KEY POINTS

  • The trial is one of dozens taking place around the world in the race to find an effective treatment for the disease that has killed nearly a half-million people worldwide
  • Half the trials will be conducted by the Mayo Clinic
  • 40 patients will be enrolled in the study, with half receiving the drug combo and the other half, a placebo.

ViralClear Pharmaceuticals on Wednesday opened a phase 2 clinical trial for its antiviral merimepodib to treat COVID-19 in adults, the latest in a series of trials around the world to find a cure for the lung disease caused by the coronavirus pandemic.

The double-blind study will be conducted at three Mayo Clinic facilities – Rochester, Minnesota, Jacksonville, Florida, and Phoenix. Other blind studies will be conducted at St. David’s South Austin Medical Center in Texas, and two sites in New Jersey — Atlantic Health System-Overlook Hospital in Summit and Morristown Medical Center.

"This ... study will enroll approximately 40 adult patients with advanced coronavirus disease 2019 [COVID-19] ... [with] fever, cough, sore throat, malaise, headache, muscle pain, shortness of breath at rest or with exertion, confusion or symptoms of severe lower respiratory symptoms," ViralClear said. Half the subjects will receive a 10-day course of the drugs while the other half will get a placebo.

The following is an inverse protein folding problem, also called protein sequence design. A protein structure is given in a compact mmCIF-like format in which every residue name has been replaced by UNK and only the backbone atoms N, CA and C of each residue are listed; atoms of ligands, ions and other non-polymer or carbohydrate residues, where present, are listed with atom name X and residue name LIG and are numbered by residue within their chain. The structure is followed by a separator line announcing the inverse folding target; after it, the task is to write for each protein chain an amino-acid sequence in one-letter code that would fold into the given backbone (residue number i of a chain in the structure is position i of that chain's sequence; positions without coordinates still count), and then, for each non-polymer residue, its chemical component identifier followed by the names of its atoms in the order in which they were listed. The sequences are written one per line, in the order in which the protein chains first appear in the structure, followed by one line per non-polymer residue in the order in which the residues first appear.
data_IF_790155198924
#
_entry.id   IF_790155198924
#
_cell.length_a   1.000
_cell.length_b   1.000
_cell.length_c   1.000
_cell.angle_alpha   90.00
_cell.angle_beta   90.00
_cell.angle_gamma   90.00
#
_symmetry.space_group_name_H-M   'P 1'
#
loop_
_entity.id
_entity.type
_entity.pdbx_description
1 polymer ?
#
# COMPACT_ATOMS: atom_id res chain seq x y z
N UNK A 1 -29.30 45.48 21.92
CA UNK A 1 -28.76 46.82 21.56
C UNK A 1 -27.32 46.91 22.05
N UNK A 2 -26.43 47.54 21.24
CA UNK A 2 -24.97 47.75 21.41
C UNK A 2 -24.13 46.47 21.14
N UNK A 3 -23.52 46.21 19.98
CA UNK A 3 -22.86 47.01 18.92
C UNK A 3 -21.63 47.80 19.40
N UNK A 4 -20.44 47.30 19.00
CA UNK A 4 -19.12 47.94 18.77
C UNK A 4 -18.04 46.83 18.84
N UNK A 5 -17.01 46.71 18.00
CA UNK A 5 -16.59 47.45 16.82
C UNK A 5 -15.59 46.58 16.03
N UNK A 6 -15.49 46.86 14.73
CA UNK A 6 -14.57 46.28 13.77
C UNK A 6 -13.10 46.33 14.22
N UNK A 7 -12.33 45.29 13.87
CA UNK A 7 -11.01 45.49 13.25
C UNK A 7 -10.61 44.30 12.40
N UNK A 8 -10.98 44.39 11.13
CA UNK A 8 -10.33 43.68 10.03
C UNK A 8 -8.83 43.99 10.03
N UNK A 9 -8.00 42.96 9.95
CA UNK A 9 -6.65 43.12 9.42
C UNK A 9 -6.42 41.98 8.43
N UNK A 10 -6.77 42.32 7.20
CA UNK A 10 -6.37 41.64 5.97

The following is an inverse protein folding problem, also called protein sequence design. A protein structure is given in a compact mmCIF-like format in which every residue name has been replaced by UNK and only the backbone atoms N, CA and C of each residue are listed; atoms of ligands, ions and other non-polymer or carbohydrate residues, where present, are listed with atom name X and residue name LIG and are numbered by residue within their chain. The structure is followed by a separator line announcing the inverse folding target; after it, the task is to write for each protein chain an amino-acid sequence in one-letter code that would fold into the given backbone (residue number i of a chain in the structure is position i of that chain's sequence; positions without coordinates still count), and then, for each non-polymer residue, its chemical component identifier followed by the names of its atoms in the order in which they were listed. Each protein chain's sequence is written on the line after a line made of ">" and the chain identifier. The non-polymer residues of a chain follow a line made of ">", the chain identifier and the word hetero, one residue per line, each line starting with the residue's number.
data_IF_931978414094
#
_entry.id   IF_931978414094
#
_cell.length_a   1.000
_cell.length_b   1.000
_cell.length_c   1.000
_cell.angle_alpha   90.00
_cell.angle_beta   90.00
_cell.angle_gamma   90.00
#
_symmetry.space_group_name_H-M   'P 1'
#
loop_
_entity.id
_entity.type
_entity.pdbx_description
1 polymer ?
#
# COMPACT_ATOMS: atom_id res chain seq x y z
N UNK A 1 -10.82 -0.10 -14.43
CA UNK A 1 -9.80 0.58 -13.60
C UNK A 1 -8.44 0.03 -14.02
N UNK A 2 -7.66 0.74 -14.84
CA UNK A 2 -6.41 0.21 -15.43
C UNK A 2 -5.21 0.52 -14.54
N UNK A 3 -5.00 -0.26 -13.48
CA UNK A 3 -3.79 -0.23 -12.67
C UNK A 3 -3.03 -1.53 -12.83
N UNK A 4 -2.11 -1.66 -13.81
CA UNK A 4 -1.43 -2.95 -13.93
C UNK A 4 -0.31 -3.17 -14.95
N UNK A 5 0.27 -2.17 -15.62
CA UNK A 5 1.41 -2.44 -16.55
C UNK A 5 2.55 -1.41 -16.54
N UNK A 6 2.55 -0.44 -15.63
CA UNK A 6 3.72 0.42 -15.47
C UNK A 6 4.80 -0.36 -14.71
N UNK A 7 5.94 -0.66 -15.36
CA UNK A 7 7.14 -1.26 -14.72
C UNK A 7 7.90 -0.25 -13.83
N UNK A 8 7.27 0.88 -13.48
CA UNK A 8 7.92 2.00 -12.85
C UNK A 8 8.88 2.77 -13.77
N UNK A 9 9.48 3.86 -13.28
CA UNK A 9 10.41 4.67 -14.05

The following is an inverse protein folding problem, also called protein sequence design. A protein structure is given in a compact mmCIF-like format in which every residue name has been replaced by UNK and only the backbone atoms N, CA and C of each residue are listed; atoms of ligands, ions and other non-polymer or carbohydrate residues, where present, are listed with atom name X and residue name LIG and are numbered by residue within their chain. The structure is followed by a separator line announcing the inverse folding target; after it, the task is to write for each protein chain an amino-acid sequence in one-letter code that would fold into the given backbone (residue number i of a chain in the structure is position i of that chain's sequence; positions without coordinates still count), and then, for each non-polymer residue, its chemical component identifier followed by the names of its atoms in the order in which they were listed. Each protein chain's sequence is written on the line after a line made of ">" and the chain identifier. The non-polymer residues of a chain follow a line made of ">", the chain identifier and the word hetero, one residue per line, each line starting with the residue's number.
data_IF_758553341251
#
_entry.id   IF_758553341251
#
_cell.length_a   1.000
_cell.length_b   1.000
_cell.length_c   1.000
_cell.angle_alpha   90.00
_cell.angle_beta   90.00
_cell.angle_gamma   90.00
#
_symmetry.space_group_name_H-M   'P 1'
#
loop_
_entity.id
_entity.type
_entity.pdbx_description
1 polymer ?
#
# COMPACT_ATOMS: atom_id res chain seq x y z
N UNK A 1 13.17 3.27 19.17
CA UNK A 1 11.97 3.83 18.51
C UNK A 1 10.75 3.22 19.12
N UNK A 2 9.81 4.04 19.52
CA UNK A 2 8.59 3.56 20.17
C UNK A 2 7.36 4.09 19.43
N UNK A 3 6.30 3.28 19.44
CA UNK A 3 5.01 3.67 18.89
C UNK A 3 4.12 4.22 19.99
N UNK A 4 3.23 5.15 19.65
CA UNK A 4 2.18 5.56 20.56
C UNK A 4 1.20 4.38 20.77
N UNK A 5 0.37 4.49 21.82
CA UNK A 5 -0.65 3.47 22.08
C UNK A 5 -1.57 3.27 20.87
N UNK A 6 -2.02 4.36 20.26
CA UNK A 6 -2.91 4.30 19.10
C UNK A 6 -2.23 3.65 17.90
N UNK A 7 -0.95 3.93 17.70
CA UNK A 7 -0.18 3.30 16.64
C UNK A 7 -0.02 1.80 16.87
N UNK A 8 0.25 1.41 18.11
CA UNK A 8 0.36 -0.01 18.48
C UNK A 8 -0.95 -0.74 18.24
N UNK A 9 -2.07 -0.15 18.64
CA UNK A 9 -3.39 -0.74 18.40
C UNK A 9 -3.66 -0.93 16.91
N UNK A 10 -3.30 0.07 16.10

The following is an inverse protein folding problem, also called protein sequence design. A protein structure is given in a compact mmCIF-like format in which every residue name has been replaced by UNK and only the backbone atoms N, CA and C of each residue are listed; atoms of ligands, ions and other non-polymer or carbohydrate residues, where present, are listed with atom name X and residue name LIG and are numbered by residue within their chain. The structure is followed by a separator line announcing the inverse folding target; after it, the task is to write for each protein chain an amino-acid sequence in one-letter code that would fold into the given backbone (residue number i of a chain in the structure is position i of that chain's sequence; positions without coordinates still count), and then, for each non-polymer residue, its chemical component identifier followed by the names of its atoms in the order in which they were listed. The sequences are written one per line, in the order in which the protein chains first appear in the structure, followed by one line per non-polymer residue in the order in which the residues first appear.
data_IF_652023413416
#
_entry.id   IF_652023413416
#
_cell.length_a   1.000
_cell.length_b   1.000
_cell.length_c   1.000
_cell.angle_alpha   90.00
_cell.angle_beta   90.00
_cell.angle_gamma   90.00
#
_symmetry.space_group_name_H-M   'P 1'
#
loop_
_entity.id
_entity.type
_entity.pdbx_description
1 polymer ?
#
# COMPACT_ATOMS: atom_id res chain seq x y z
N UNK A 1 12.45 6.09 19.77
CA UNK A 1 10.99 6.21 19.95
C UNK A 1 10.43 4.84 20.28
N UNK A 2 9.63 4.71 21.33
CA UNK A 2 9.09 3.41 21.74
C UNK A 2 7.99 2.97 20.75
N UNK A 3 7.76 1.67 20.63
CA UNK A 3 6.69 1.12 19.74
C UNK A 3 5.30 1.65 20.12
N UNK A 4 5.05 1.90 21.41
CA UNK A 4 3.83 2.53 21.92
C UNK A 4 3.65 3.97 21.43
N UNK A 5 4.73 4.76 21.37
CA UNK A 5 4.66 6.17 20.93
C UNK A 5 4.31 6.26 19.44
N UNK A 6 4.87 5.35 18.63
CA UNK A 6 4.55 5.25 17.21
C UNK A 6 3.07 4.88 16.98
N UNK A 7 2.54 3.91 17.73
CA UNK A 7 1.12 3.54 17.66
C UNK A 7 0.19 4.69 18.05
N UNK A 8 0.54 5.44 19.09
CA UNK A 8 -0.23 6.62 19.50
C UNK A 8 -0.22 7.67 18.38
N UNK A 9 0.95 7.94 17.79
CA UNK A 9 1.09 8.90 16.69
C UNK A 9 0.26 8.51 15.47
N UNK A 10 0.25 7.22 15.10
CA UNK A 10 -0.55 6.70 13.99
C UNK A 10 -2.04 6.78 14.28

The placebo-controlled trial will see merimepodib delivered in combination with remdesivir, Gilead’s antiviral that has had only limited success in patients with severe disease but was effective in more than 70% of patients with moderate disease.

ViralClear said merimepodib reduced viral production by more than 90% when combined with remdesivir, reducing it to undetectable levels, in preclinical research at the Galveston National Laboratory at the University of Texas Medical Branch. The research indicates merimepodib prevents the coronavirus from replicating by suppressing an enzyme it needs to reproduce.

The trial begins one day after British researchers reported the readily available and inexpensive steroid dexamethasone reduced death rates among the sickest COVID-19 patients by 35% and just days after the Food and Drug Administration revoked its emergency use authorization for the anti-malarial drugs hydroxychloroquine and chloroquine as ineffective and whose dangers outweigh their benefits.

President Trump had promoted hydroxychloroquine as a “game-changer” in fighting COVID-19 and claimed to have swallowed a two-week regimen of the drug after two White House staffers tested positive.

Dozens of other clinical trials are underway around the world, testing everything from antibiotics and vitamin D to newly developed compounds in the race to tame the pandemic, which by late morning Wednesday had infected more than 8.2 million people worldwide, killing more than 444,500. In the U.S., there are more than 2.14 million coronavirus cases and at least 117,030 deaths.